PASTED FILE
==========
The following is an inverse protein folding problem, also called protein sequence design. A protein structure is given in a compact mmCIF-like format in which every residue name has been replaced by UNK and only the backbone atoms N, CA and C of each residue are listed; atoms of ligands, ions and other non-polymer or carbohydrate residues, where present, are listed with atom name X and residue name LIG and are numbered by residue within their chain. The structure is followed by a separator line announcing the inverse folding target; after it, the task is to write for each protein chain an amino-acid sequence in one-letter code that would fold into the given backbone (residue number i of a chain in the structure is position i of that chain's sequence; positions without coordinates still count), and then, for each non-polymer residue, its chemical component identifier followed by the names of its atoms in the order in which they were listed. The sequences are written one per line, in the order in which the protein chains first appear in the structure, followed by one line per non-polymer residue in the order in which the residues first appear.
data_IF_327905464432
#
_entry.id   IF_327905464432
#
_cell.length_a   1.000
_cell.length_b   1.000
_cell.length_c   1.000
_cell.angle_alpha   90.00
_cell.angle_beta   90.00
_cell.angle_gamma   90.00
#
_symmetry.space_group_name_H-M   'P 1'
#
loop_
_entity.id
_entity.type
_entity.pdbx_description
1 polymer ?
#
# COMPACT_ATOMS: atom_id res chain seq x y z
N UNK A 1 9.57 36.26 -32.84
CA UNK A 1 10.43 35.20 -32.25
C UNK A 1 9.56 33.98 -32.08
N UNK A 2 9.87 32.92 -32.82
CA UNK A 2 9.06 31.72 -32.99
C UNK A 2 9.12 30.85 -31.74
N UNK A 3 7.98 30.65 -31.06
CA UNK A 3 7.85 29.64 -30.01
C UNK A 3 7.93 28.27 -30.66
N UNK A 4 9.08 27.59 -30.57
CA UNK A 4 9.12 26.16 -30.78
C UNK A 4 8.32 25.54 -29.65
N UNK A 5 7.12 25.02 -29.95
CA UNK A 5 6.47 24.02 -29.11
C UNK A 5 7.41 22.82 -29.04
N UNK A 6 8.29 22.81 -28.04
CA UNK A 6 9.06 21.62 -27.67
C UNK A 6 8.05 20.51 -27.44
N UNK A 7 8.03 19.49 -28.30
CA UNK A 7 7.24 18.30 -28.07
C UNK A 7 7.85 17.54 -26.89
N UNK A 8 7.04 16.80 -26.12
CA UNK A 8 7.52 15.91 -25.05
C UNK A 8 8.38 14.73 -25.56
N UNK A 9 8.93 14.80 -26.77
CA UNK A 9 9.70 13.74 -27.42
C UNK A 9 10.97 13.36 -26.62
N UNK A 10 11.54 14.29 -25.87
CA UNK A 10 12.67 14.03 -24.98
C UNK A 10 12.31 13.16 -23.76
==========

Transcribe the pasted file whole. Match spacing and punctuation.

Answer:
The following is an inverse protein folding problem, also called protein sequence design. A protein structure is given in a compact mmCIF-like format in which every residue name has been replaced by UNK and only the backbone atoms N, CA and C of each residue are listed; atoms of ligands, ions and other non-polymer or carbohydrate residues, where present, are listed with atom name X and residue name LIG and are numbered by residue within their chain. The structure is followed by a separator line announcing the inverse folding target; after it, the task is to write for each protein chain an amino-acid sequence in one-letter code that would fold into the given backbone (residue number i of a chain in the structure is position i of that chain's sequence; positions without coordinates still count), and then, for each non-polymer residue, its chemical component identifier followed by the names of its atoms in the order in which they were listed. The sequences are written one per line, in the order in which the protein chains first appear in the structure, followed by one line per non-polymer residue in the order in which the residues first appear.
data_IF_327905464432
#
_entry.id   IF_327905464432
#
_cell.length_a   1.000
_cell.length_b   1.000
_cell.length_c   1.000
_cell.angle_alpha   90.00
_cell.angle_beta   90.00
_cell.angle_gamma   90.00
#
_symmetry.space_group_name_H-M   'P 1'
#
loop_
_entity.id
_entity.type
_entity.pdbx_description
1 polymer ?
#
# COMPACT_ATOMS: atom_id res chain seq x y z
N UNK A 1 9.57 36.26 -32.84
CA UNK A 1 10.43 35.20 -32.25
C UNK A 1 9.56 33.98 -32.08
N UNK A 2 9.87 32.92 -32.82
CA UNK A 2 9.06 31.72 -32.99
C UNK A 2 9.12 30.85 -31.74
N UNK A 3 7.98 30.65 -31.06
CA UNK A 3 7.85 29.64 -30.01
C UNK A 3 7.93 28.27 -30.66
N UNK A 4 9.08 27.59 -30.57
CA UNK A 4 9.12 26.16 -30.78
C UNK A 4 8.32 25.54 -29.65
N UNK A 5 7.12 25.02 -29.95
CA UNK A 5 6.47 24.02 -29.11
C UNK A 5 7.41 22.82 -29.04
N UNK A 6 8.29 22.81 -28.04
CA UNK A 6 9.06 21.62 -27.67
C UNK A 6 8.05 20.51 -27.44
N UNK A 7 8.03 19.49 -28.30
CA UNK A 7 7.24 18.30 -28.07
C UNK A 7 7.85 17.54 -26.89
N UNK A 8 7.04 16.80 -26.12
CA UNK A 8 7.52 15.91 -25.05
C UNK A 8 8.38 14.73 -25.56
N UNK A 9 8.93 14.80 -26.77
CA UNK A 9 9.70 13.74 -27.42
C UNK A 9 10.97 13.36 -26.62
N UNK A 10 11.54 14.29 -25.87
CA UNK A 10 12.67 14.03 -24.98
C UNK A 10 12.31 13.16 -23.76